Background: Epidemiologic studies have identified hyperhomocysteinemia as a possible risk factor for atherosclerosis. We determined the risk of carotid-artery atherosclerosis in relation to both plasma homocysteine concentrations and nutritional determinants of hyperhomocysteinemia.
Methods: We performed a cross-sectional study of 1041 elderly subjects (418 men and 623 women; age range, 67 to 96 years) from the Framingham Heart Study. We examined the relation between the maximal degree of stenosis of the extracranial carotid arteries (as assessed by ultrasonography) and plasma homocysteine concentrations, as well as plasma concentrations and intakes of vitamins involved in homocysteine metabolism, including folate, vitamin B12, and vitamin B6. The subjects were classified into two categories according to the findings in the more diseased of the two carotid vessels: stenosis of 0 to 24 percent and stenosis of 25 to 100 percent.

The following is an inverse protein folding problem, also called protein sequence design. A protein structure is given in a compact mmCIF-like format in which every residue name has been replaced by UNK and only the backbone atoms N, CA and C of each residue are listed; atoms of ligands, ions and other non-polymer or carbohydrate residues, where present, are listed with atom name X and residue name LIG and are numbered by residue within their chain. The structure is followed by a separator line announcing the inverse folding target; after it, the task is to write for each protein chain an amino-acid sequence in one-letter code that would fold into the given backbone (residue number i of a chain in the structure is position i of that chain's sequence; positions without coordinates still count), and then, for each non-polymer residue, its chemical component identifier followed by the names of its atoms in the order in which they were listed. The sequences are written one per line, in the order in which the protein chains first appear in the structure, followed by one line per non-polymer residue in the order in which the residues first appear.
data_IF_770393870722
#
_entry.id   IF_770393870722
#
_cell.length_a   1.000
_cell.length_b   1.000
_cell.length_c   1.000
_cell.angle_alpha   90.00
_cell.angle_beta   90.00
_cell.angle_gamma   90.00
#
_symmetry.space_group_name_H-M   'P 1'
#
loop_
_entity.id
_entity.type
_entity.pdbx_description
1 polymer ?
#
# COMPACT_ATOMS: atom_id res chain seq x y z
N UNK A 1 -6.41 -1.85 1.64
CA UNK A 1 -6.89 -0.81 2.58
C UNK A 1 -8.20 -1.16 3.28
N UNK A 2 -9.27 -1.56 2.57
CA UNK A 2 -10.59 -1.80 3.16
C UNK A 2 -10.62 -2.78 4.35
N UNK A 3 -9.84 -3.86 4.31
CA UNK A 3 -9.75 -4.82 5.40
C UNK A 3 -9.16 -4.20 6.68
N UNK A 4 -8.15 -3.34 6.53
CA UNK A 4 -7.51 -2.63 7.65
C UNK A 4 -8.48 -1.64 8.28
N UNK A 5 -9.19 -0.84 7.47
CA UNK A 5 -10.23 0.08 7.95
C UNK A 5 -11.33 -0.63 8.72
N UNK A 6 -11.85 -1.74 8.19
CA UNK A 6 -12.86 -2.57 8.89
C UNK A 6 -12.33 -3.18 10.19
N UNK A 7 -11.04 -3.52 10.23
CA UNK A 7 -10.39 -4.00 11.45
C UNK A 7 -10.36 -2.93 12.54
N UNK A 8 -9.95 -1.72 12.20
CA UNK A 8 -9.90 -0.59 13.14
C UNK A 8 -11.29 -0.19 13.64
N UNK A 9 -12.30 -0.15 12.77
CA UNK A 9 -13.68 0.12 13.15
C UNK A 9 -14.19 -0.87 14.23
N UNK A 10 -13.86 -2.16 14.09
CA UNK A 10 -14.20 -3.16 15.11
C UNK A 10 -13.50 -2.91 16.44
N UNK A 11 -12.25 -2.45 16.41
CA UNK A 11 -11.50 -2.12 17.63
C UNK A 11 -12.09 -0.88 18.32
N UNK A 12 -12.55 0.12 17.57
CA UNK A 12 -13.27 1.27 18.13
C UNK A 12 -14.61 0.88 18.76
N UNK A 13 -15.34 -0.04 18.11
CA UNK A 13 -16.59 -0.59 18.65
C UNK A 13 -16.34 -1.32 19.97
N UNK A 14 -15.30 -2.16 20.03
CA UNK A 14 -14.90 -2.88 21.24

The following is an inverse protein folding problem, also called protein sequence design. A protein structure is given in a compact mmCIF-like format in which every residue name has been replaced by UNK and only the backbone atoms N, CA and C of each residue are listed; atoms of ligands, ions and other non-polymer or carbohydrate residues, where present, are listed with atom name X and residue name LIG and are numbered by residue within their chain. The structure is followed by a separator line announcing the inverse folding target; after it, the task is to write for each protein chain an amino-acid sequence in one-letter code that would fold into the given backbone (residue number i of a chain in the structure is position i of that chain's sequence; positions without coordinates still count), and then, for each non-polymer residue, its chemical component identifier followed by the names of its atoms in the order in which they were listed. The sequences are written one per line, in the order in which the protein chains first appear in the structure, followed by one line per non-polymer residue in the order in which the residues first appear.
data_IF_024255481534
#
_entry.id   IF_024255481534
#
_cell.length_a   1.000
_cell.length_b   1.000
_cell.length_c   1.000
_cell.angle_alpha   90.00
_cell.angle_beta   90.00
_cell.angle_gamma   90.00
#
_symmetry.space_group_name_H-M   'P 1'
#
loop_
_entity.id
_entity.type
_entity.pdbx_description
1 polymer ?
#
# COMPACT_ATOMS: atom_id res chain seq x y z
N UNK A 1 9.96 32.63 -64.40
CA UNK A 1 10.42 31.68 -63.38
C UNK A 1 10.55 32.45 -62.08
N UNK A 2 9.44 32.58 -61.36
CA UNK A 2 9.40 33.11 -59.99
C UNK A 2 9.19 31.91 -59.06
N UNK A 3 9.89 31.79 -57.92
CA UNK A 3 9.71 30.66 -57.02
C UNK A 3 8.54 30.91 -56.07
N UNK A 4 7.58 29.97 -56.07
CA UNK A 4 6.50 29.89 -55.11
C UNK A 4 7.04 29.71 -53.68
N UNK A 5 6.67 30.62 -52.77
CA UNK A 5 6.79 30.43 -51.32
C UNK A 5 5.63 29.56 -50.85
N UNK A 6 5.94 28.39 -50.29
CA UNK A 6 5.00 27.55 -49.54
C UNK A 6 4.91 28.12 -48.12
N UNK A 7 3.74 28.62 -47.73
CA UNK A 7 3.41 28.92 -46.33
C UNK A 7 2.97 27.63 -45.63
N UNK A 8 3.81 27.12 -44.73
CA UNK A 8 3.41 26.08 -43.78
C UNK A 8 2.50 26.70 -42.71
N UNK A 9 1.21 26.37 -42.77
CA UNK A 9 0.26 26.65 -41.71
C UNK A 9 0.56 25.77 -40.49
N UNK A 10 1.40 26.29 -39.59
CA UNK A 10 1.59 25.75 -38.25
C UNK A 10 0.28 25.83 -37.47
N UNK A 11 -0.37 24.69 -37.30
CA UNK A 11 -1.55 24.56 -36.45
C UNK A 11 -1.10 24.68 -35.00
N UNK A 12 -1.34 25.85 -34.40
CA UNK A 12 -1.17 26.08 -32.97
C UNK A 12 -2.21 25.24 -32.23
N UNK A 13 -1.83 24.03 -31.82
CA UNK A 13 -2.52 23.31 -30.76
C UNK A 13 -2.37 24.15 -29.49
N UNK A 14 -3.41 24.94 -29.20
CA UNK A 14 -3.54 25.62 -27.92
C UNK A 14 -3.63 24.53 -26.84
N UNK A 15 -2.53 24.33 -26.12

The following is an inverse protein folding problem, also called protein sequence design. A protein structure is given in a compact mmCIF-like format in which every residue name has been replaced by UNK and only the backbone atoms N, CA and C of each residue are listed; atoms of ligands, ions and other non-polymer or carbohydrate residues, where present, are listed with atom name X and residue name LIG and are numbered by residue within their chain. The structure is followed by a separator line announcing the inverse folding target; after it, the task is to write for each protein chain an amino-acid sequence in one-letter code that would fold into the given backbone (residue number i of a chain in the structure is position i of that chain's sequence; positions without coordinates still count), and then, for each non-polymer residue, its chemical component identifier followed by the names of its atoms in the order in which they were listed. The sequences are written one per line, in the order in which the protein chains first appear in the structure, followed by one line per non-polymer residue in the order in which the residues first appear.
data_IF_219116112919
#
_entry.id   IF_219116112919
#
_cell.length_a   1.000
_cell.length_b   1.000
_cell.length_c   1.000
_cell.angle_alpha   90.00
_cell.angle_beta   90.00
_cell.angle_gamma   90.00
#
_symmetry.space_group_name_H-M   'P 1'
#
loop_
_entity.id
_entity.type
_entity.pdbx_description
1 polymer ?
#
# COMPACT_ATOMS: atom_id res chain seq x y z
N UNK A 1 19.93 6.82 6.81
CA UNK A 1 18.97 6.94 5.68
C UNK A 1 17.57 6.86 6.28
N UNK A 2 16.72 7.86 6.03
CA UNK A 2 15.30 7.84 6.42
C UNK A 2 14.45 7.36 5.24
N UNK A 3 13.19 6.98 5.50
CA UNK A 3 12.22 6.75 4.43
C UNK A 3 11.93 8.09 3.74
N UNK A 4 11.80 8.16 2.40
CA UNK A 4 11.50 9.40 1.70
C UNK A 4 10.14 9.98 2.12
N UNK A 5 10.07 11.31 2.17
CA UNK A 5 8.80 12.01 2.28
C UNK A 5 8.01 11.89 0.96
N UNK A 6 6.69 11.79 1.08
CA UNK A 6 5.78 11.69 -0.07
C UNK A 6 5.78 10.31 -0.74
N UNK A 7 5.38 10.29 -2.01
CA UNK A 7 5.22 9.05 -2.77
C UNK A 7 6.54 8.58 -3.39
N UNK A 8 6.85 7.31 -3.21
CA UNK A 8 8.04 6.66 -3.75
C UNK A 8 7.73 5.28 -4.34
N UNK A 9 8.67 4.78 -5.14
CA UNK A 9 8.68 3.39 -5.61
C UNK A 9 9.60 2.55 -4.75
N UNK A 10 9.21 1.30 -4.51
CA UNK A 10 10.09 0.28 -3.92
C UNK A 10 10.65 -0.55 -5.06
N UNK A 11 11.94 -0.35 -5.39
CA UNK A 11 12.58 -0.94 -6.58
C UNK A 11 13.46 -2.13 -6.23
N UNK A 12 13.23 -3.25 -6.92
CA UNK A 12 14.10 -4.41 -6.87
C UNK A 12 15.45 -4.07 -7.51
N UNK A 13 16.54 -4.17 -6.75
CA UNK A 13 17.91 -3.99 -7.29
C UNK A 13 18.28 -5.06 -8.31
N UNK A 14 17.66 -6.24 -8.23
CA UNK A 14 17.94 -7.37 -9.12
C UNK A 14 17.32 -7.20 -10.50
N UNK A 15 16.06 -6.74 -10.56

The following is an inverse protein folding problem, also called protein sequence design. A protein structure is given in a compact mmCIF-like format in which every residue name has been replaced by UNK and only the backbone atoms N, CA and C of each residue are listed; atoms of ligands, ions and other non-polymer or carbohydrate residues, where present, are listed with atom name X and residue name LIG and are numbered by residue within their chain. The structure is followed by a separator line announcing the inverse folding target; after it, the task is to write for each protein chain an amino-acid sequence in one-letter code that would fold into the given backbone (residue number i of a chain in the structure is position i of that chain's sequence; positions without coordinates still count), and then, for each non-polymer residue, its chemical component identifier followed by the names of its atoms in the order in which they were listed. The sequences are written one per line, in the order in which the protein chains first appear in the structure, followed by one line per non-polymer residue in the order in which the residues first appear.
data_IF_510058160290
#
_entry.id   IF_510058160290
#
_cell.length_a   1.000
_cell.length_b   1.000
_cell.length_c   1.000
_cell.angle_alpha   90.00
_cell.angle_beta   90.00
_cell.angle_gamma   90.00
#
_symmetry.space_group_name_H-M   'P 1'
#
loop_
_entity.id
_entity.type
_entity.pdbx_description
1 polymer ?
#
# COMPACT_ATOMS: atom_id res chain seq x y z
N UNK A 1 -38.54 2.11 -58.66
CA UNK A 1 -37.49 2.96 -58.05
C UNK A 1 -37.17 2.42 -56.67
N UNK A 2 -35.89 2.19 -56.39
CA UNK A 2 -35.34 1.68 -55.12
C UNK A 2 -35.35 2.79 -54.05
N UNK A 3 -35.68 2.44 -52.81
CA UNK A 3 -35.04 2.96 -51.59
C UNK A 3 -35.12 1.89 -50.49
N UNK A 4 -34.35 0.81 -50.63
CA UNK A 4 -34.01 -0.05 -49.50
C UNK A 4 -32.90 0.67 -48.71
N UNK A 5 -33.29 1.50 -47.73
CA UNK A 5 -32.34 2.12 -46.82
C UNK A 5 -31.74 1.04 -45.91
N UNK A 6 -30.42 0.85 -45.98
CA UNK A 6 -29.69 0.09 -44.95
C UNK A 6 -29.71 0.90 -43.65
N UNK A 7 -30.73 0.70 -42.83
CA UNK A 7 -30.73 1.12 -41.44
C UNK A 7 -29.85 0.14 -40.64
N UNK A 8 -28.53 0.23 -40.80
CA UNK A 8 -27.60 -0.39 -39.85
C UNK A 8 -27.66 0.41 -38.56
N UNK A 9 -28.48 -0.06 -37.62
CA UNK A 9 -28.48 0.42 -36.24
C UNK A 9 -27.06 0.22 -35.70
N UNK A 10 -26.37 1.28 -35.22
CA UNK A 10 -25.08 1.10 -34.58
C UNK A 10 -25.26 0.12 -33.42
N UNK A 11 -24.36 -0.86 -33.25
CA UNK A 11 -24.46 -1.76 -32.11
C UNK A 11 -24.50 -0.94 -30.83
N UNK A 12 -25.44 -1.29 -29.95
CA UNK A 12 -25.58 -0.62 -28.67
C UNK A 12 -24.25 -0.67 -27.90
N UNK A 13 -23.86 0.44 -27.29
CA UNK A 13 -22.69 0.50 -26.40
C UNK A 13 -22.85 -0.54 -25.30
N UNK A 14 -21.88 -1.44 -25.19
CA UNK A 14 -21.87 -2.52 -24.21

Results: The prevalence of carotid stenosis of > or = 25 percent was 43 percent in the men and 34 percent in the women. The odds ratio for stenosis of > or = 25 percent was 2.0 (95 percent confidence interval, 1.4 to 2.9) for subjects with the highest plasma homocysteine concentrations (> or = 14.4 mumol per liter) as compared with those with the lowest concentrations (< or = 9.1 mumol per liter), after adjustment for sex, age, plasma high-density lipoprotein cholesterol concentration, systolic blood pressure, and smoking status (P < 0.001 for trend). Plasma concentrations of folate and pyridoxal-5'-phosphate (the coenzyme form of vitamin B6) and the level of folate intake were inversely associated with carotid-artery stenosis after adjustment for age, sex, and other risk factors.
Conclusions: High plasma homocysteine concentrations and low concentrations of folate and vitamin B6, through their role in homocysteine metabolism, are associated with an increased risk of extracranial carotid-artery stenosis in the elderly.